We watched the kayak disappear again and again in the depths of the high swells. Someone yelled, “Look, he's taking pictures,” waved again, and soon disappeared.
Fortunately, Olek escaped the storm, which however hit the Spirit of Bermuda sailing back to the island. As it turned out, it was the strongest storm in the last few years.

Attraction for the “armchair adventurers”As I sailed back I could not help but think how every person I’d spoken with who had come into contact with Olek faced a moment for themselves to reckon with their own values ​​and principles. A few of their thoughts:

“Olek sends us the strong message: go and do what you dream of doing, do new things that nobody's done before.” — Elajah Simmons, the second mate on board the Spirit of Bermuda.

“It doesn't matter what your age is, if you have passion for it you can overcome some serious obstacles like the wild ocean” — Nicola Muirhead, photojournalist of the Bermuda Sun

“Olek shows us that it is worthwhile to pursue your plans at any age. Many people say someone like, ‘This must be crazy, why would he bother doing it?’ I say, ‘Why would you ride a bicycle across America?’ which is something I did, or ‘Why would you climb a mountain?’ Olek teaches us that you've got to get up every day with a dream and that many, many things are possible. So many times people say, ‘I'm too old to do this,’ and it's not the case. No, none of us can paddle a kayak across the Atlantic, but they may take up a new sport or take up art or music or something we didn't think we can do. I think what he does opens your eyes to the possibilities. — Jim Butterfield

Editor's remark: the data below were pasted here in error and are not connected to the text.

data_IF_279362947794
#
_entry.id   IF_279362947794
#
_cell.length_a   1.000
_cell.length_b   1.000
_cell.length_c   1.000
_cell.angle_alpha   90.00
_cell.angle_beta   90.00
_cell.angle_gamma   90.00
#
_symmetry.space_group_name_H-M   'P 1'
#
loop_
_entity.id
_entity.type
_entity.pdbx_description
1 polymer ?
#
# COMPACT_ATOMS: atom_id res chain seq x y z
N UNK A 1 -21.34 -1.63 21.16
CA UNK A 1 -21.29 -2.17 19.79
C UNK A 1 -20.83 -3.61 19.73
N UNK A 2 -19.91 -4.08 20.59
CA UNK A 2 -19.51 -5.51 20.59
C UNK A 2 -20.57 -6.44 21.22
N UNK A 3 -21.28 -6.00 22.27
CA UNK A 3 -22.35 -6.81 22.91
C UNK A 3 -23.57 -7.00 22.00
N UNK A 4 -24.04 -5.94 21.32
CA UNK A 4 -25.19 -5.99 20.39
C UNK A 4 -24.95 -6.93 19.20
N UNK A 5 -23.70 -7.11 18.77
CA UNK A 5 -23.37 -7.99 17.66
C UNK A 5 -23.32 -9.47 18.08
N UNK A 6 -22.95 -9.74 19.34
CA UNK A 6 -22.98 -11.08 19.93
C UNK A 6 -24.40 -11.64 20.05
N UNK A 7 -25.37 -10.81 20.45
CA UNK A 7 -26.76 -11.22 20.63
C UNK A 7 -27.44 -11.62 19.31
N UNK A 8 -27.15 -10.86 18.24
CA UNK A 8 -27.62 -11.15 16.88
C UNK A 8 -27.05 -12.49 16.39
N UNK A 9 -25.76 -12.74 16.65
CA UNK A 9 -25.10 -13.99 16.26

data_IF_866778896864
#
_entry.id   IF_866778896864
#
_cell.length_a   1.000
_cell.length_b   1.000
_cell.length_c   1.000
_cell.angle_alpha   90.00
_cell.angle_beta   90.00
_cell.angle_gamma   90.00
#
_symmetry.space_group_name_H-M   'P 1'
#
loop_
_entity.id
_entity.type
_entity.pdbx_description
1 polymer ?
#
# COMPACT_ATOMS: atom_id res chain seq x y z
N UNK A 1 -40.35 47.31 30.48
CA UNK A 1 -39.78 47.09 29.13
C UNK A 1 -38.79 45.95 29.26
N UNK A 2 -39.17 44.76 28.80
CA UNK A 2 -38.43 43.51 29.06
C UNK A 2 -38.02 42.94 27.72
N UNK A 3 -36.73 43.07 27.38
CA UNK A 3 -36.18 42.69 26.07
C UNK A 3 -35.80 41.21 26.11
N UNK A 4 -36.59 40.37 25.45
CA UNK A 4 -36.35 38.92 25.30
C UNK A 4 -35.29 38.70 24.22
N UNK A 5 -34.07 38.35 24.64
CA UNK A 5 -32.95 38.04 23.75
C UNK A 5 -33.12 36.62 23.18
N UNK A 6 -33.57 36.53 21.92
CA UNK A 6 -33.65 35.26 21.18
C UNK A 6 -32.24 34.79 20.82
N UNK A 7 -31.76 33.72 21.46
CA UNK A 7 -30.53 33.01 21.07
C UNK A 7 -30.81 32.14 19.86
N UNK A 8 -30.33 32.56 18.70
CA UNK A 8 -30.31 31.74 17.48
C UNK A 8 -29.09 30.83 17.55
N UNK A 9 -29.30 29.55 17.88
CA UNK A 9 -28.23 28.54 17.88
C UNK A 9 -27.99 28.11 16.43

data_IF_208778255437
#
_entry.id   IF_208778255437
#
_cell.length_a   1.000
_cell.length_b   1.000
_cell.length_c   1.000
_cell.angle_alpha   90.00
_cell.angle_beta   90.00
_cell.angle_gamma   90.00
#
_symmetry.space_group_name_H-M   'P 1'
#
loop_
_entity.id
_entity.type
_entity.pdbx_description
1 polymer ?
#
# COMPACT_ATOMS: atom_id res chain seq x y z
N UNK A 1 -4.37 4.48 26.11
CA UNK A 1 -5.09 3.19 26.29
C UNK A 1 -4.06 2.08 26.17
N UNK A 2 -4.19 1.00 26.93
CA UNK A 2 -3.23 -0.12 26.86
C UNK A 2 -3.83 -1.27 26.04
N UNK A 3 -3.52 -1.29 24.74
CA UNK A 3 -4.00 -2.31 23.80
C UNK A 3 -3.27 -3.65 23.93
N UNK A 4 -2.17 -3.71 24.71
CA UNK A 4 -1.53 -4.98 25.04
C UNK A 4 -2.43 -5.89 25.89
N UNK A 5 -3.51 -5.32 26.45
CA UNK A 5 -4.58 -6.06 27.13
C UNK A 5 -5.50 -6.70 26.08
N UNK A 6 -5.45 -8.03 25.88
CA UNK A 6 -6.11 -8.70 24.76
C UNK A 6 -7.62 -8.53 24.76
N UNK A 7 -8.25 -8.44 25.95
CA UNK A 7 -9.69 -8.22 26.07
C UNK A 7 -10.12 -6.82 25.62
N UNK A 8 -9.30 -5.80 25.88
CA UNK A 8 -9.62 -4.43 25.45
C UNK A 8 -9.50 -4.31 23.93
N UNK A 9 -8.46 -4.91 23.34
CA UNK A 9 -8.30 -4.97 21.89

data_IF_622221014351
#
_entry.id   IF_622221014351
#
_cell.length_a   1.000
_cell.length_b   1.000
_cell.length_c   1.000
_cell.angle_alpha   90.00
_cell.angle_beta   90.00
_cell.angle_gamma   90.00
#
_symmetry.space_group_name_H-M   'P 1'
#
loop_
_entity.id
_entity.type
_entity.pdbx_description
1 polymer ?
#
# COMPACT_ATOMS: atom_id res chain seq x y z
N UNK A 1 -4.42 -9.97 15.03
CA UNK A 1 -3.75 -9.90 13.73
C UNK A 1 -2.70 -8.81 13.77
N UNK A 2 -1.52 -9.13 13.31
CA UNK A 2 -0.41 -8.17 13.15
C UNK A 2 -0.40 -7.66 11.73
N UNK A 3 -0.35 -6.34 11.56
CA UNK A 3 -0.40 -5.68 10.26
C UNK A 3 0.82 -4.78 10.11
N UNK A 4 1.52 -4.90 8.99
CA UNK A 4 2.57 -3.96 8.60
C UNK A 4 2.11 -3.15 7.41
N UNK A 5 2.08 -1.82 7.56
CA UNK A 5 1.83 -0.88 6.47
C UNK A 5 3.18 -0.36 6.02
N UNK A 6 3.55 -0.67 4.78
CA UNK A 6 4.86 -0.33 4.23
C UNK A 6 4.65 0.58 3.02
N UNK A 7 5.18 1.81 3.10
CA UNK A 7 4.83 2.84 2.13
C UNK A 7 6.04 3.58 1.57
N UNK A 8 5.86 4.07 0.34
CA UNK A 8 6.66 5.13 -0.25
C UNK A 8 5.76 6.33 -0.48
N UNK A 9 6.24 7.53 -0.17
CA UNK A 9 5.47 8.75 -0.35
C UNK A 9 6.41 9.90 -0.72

Go, Olek, go! For a few days, Olek headed quickly going south, heading toward New Smyrna Beach, Fla. If there are no new complications, he should reach land within four to six weeks. [Click HERE to track his current location.] The local orchestra will soon begin once again preparing to welcome him on the coast. “Recently, I was sent some words of impatience, why I did not paddle, what was happening with me,” Olek said just before his departure. “Here we go with the rest of the story. I am glad that I can expand and diversify the lives of those who look on my website and follow my route. I hope that there will be less drama than previously, without long breaks and storms. Please keep your fingers crossed.”